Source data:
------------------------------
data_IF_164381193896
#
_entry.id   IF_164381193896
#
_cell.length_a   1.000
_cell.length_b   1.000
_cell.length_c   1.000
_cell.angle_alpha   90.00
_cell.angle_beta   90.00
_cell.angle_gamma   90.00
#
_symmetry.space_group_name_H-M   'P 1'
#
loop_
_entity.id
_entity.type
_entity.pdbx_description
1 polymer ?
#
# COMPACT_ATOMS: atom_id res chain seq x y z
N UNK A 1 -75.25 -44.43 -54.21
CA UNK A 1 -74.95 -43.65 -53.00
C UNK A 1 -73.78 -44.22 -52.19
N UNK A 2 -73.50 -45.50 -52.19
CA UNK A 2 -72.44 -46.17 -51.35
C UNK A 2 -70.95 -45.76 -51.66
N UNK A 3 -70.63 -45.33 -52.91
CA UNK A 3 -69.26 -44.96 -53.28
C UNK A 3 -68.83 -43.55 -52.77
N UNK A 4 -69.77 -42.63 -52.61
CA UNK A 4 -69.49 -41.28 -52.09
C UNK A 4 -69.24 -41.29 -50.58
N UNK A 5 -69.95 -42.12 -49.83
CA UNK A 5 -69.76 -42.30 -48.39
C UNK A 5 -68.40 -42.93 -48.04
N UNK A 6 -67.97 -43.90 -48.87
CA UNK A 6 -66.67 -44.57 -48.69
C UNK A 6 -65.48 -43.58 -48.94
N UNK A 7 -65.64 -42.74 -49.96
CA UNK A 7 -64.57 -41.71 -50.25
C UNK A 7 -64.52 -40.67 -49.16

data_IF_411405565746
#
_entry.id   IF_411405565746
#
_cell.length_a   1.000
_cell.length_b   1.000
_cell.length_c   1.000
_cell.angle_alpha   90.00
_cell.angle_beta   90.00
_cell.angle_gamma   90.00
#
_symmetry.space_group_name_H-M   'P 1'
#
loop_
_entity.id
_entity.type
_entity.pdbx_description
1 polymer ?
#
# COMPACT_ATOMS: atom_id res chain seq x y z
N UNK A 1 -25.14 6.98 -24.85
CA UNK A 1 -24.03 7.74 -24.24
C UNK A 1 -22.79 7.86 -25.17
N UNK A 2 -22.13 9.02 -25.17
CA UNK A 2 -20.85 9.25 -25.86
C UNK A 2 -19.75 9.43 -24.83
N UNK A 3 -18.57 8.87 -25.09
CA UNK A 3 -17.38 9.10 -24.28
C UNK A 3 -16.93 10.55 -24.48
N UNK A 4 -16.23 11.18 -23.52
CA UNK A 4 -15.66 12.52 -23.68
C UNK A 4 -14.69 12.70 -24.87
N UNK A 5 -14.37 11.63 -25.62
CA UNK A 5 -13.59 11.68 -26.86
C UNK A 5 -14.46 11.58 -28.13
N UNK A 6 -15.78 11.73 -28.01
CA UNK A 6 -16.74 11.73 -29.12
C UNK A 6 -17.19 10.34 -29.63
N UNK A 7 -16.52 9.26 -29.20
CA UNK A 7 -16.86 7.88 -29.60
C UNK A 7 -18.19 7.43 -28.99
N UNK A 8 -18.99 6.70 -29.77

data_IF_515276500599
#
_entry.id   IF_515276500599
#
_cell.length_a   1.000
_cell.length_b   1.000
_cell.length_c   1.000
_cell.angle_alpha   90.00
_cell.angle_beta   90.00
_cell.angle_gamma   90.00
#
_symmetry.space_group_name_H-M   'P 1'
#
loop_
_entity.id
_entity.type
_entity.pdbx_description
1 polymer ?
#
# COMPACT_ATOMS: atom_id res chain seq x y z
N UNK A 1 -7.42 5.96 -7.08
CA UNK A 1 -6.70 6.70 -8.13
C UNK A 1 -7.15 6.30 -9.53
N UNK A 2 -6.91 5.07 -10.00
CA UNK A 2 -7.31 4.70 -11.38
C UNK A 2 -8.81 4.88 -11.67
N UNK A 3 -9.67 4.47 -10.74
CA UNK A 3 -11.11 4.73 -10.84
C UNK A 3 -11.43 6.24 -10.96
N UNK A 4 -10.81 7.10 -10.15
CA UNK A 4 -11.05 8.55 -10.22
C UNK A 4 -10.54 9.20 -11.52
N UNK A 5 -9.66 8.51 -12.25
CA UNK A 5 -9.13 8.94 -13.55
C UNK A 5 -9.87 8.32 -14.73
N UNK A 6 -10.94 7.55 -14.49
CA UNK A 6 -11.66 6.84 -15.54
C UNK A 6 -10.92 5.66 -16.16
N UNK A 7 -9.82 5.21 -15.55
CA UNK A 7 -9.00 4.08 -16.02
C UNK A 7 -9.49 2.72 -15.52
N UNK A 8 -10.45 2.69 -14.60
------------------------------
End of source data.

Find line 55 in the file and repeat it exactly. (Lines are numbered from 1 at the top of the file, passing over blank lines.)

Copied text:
loop_